Your rights and access to services in the UK are dependent on your immigration status.
Services and treatments which are free for everyone, whatever their immigration status:
For other treatment the hospital might ask you for payment before they will treat you. If you can't pay (or show how you'll pay later) they might refuse you treatment.
If you need further advice on this please contact the Online Advice Service.
You will have the right to reside in the UK if you are a UK national, or:
Your close relatives will also have a right to reside based on your status. Close relatives include:
If you are an EEA or Swiss national and you are not either employed, self-employed or registered as a jobseeker, then you will not have an automatic right to reside, although you may be able to show that you are habitually resident.
In order to get certain means-tested benefits, you’ll need to meet all the normal conditions for the benefit you’re claiming, and you must be able to pass the Habitual Residence Test.
The Habitual Residence Test has two parts:
To prove that you are habitually resident, you must show that you intend to settle in the UK, Isle of Man, Channel Islands or Ireland (the Common Travel Area) and make it your home for the time being.
If you don't have an automatic right to reside and you're not a close relative of somebody who does, you'll need to get a visa to enter the UK or be subject to immigration control.
A visa will give you temporary leave to remain in the UK.
You are subject to immigration control if:
If you have 'indefinite leave to remain' you're no longer subject to immigration control and have a right to reside.
You'll become an overstayer if you were granted limited leave to enter or remain in the United Kingdom, but you neither left the country on the date indicated nor asked for the leave to be extended.
If you have overstayed your visa or leave, you'll need to act quickly.
From the date that your visa expires, you'll have either:
If you don’t do either, you'll be at risk of deportation.
Regardless of how long you’ve overstayed, you can still:
You can access HIV care and treatment regardless of your immigration status.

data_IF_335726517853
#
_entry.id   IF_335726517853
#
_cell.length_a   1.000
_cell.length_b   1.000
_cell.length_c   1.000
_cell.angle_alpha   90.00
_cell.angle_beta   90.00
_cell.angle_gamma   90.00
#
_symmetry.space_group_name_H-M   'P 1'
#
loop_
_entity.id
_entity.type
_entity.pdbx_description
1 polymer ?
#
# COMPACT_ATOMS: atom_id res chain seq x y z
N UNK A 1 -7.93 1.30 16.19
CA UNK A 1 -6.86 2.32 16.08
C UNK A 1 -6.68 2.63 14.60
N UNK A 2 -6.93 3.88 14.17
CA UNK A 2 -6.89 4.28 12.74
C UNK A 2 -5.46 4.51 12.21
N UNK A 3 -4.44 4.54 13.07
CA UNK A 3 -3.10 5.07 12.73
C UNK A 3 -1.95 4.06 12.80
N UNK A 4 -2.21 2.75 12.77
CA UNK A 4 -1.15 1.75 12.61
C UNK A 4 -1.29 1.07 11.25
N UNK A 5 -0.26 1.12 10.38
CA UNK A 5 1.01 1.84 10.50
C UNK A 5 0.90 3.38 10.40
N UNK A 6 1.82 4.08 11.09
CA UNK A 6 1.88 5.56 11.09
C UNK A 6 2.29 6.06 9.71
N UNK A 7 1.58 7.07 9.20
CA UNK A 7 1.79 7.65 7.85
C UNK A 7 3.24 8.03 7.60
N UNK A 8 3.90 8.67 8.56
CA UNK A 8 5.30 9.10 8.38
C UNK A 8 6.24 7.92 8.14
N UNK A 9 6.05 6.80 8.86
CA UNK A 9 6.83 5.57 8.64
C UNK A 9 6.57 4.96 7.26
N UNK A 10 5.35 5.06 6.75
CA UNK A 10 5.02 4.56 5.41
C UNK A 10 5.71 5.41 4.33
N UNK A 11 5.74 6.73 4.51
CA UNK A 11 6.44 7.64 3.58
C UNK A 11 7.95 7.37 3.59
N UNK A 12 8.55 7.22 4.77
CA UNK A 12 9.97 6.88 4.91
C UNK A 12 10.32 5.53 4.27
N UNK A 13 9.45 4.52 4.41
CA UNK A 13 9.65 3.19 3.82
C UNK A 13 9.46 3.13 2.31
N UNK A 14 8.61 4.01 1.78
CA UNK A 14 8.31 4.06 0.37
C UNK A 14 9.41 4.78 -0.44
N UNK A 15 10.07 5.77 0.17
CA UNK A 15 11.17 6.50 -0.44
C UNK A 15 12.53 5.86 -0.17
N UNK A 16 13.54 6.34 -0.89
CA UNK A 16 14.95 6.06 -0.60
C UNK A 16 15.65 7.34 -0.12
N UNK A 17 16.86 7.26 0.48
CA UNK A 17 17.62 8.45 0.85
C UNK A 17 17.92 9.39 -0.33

You have 28 days from the date your visa expires to apply for a new visa - either by extending your current visa or leave, or by applying in a different category.
The Home Office will automatically reject your application if you apply after this date.
You should seek legal advice as soon as possible. You can contact our Online Adviser for Level 1 immigration advice or:
They may be able to suggest other ways to legalise your stay, for example if you have children living in the UK or if you’re married to a British citizen.
As an overstayer you will lose whatever rights you had during your legal period of stay while a decision is pending on any new application.
If you don’t leave voluntarily within 90 days, you could be deported.
If you leave voluntarily after 90 days, you could be banned from re-entering the UK for between 1 and 10 years.
If your immigration status is that of an asylum seeker, you and your dependants are entitled to free NHS medical treatment and help with travel costs.
Legally, failed asylum seekers aren’t entitled to free NHS care as they aren’t lawfully resident in the country, but NHS Trusts have been given discretion to provide refused asylum seekers with free treatment, depending on a number of factors.
As an asylum seeker, or even as a failed asylum seeker, you can register with a GP.
Contact Online Advice for more information.
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This article was last reviewed on
by Anna Peters
Date due for the next review: 27/4/2019
Content Author: Gillian Arrindell
Current Owner: D. Anyanwu
The habitual residence test
Who is subject to immigration control?
Overstaying your visa
Gov.uk visas information
Various people talk about their experiences of living with HIV.
CAB - Citizens Advice Bureau
HIV Drug Interactions
George House Trust
Equality and Human Rights Commission
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